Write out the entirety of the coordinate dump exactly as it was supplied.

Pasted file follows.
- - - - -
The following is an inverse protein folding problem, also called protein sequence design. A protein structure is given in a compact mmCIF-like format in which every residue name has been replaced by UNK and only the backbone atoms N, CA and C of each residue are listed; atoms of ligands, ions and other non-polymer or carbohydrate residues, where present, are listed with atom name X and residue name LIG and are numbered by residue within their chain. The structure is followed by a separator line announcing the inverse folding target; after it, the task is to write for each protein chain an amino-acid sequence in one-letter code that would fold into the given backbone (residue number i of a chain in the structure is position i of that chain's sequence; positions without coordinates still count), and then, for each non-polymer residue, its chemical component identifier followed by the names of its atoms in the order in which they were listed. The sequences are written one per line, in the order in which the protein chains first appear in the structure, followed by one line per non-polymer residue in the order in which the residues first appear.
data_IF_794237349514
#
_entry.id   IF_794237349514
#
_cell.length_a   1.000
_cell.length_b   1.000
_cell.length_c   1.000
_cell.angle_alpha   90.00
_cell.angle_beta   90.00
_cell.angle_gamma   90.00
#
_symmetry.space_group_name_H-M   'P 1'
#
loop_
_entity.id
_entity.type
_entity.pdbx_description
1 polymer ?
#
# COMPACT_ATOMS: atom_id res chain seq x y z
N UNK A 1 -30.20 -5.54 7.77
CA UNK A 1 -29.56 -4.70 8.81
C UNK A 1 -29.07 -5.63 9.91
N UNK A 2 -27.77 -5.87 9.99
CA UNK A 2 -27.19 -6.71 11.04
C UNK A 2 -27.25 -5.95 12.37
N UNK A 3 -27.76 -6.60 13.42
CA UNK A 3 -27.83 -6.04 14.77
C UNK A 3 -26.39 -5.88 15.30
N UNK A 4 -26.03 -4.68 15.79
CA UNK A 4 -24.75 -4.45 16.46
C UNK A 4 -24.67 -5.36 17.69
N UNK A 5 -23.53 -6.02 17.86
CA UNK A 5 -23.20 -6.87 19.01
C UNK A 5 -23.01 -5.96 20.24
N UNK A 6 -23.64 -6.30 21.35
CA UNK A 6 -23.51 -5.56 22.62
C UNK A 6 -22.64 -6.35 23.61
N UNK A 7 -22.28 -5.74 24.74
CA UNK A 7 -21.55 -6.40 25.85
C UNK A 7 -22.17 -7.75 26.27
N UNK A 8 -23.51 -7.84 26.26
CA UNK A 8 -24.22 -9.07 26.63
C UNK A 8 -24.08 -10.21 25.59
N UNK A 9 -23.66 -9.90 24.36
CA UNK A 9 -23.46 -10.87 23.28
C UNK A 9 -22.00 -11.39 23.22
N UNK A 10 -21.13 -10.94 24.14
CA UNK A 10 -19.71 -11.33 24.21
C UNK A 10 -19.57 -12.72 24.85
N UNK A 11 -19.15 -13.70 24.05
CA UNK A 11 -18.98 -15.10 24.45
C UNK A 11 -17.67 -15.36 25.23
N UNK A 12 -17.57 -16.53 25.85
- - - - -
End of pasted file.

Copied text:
The following is an inverse protein folding problem, also called protein sequence design. A protein structure is given in a compact mmCIF-like format in which every residue name has been replaced by UNK and only the backbone atoms N, CA and C of each residue are listed; atoms of ligands, ions and other non-polymer or carbohydrate residues, where present, are listed with atom name X and residue name LIG and are numbered by residue within their chain. The structure is followed by a separator line announcing the inverse folding target; after it, the task is to write for each protein chain an amino-acid sequence in one-letter code that would fold into the given backbone (residue number i of a chain in the structure is position i of that chain's sequence; positions without coordinates still count), and then, for each non-polymer residue, its chemical component identifier followed by the names of its atoms in the order in which they were listed. The sequences are written one per line, in the order in which the protein chains first appear in the structure, followed by one line per non-polymer residue in the order in which the residues first appear.
data_IF_794237349514
#
_entry.id   IF_794237349514
#
_cell.length_a   1.000
_cell.length_b   1.000
_cell.length_c   1.000
_cell.angle_alpha   90.00
_cell.angle_beta   90.00
_cell.angle_gamma   90.00
#
_symmetry.space_group_name_H-M   'P 1'
#
loop_
_entity.id
_entity.type
_entity.pdbx_description
1 polymer ?
#
# COMPACT_ATOMS: atom_id res chain seq x y z
N UNK A 1 -30.20 -5.54 7.77
CA UNK A 1 -29.56 -4.70 8.81
C UNK A 1 -29.07 -5.63 9.91
N UNK A 2 -27.77 -5.87 9.99
CA UNK A 2 -27.19 -6.71 11.04
C UNK A 2 -27.25 -5.95 12.37
N UNK A 3 -27.76 -6.60 13.42
CA UNK A 3 -27.83 -6.04 14.77
C UNK A 3 -26.39 -5.88 15.30
N UNK A 4 -26.03 -4.68 15.79
CA UNK A 4 -24.75 -4.45 16.46
C UNK A 4 -24.67 -5.36 17.69
N UNK A 5 -23.53 -6.02 17.86
CA UNK A 5 -23.20 -6.87 19.01
C UNK A 5 -23.01 -5.96 20.24
N UNK A 6 -23.64 -6.30 21.35
CA UNK A 6 -23.51 -5.56 22.62
C UNK A 6 -22.64 -6.35 23.61
N UNK A 7 -22.28 -5.74 24.74
CA UNK A 7 -21.55 -6.40 25.85
C UNK A 7 -22.17 -7.75 26.27
N UNK A 8 -23.51 -7.84 26.26
CA UNK A 8 -24.22 -9.07 26.63
C UNK A 8 -24.08 -10.21 25.59
N UNK A 9 -23.66 -9.90 24.36
CA UNK A 9 -23.46 -10.87 23.28
C UNK A 9 -22.00 -11.39 23.22
N UNK A 10 -21.13 -10.94 24.14
CA UNK A 10 -19.71 -11.33 24.21
C UNK A 10 -19.57 -12.72 24.85
N UNK A 11 -19.15 -13.70 24.05
CA UNK A 11 -18.98 -15.10 24.45
C UNK A 11 -17.67 -15.36 25.23
N UNK A 12 -17.57 -16.53 25.85